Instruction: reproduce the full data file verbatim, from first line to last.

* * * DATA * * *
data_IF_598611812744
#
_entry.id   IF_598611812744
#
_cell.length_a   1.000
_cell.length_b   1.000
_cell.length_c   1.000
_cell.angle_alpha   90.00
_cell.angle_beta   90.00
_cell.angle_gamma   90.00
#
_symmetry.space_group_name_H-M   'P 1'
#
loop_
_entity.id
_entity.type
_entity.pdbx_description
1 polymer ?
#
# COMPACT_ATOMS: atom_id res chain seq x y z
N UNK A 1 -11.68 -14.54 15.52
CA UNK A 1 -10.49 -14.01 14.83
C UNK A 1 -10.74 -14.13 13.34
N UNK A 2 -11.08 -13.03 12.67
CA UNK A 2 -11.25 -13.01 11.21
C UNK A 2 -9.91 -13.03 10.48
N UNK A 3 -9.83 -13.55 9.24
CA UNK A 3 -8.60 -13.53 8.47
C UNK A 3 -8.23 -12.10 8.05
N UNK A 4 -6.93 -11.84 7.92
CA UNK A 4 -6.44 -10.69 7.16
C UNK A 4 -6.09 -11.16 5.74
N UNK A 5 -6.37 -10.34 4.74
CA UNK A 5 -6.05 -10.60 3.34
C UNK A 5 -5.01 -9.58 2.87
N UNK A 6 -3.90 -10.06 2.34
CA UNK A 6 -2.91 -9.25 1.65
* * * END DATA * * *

data_IF_598611812744
#
_entry.id   IF_598611812744
#
_cell.length_a   1.000
_cell.length_b   1.000
_cell.length_c   1.000
_cell.angle_alpha   90.00
_cell.angle_beta   90.00
_cell.angle_gamma   90.00
#
_symmetry.space_group_name_H-M   'P 1'
#
loop_
_entity.id
_entity.type
_entity.pdbx_description
1 polymer ?
#
# COMPACT_ATOMS: atom_id res chain seq x y z
N UNK A 1 -11.68 -14.54 15.52
CA UNK A 1 -10.49 -14.01 14.83
C UNK A 1 -10.74 -14.13 13.34
N UNK A 2 -11.08 -13.03 12.67
CA UNK A 2 -11.25 -13.01 11.21
C UNK A 2 -9.91 -13.03 10.48
N UNK A 3 -9.83 -13.55 9.24
CA UNK A 3 -8.60 -13.53 8.47
C UNK A 3 -8.23 -12.10 8.05
N UNK A 4 -6.93 -11.84 7.92
CA UNK A 4 -6.44 -10.69 7.16
C UNK A 4 -6.09 -11.16 5.74
N UNK A 5 -6.37 -10.34 4.74
CA UNK A 5 -6.05 -10.60 3.34
C UNK A 5 -5.01 -9.58 2.87
N UNK A 6 -3.90 -10.06 2.34
CA UNK A 6 -2.91 -9.25 1.65